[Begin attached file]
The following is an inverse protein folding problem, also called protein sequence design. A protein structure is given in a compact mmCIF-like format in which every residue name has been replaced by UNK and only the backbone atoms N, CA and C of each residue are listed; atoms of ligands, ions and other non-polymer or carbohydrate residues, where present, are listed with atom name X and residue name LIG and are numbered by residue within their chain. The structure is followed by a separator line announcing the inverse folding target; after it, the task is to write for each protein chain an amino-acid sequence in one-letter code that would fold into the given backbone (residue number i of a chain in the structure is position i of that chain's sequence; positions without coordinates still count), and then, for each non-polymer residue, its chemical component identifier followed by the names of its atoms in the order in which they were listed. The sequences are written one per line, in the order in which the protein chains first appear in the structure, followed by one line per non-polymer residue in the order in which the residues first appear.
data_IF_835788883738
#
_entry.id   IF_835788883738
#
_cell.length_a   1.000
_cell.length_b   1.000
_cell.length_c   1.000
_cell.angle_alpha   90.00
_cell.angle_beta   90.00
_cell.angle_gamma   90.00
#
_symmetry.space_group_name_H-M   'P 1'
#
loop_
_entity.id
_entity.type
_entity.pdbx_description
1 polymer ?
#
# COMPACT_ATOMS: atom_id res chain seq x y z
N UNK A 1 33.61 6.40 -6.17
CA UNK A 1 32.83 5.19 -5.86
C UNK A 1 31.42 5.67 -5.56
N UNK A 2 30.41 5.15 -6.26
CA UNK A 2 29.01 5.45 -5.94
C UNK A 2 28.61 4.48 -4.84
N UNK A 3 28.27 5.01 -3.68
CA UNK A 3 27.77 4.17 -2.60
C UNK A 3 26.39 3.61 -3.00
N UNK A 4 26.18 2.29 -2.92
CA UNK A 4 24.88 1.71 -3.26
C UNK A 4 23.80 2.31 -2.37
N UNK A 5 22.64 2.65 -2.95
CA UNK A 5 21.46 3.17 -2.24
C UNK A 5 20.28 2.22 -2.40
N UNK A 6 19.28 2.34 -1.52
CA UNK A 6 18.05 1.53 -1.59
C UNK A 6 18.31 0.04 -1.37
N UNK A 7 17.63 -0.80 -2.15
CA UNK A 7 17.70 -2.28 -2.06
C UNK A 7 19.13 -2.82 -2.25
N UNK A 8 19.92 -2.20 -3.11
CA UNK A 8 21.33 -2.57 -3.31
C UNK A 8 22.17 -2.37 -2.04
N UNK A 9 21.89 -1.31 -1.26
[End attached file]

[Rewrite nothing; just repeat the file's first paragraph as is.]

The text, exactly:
The following is an inverse protein folding problem, also called protein sequence design. A protein structure is given in a compact mmCIF-like format in which every residue name has been replaced by UNK and only the backbone atoms N, CA and C of each residue are listed; atoms of ligands, ions and other non-polymer or carbohydrate residues, where present, are listed with atom name X and residue name LIG and are numbered by residue within their chain. The structure is followed by a separator line announcing the inverse folding target; after it, the task is to write for each protein chain an amino-acid sequence in one-letter code that would fold into the given backbone (residue number i of a chain in the structure is position i of that chain's sequence; positions without coordinates still count), and then, for each non-polymer residue, its chemical component identifier followed by the names of its atoms in the order in which they were listed. The sequences are written one per line, in the order in which the protein chains first appear in the structure, followed by one line per non-polymer residue in the order in which the residues first appear.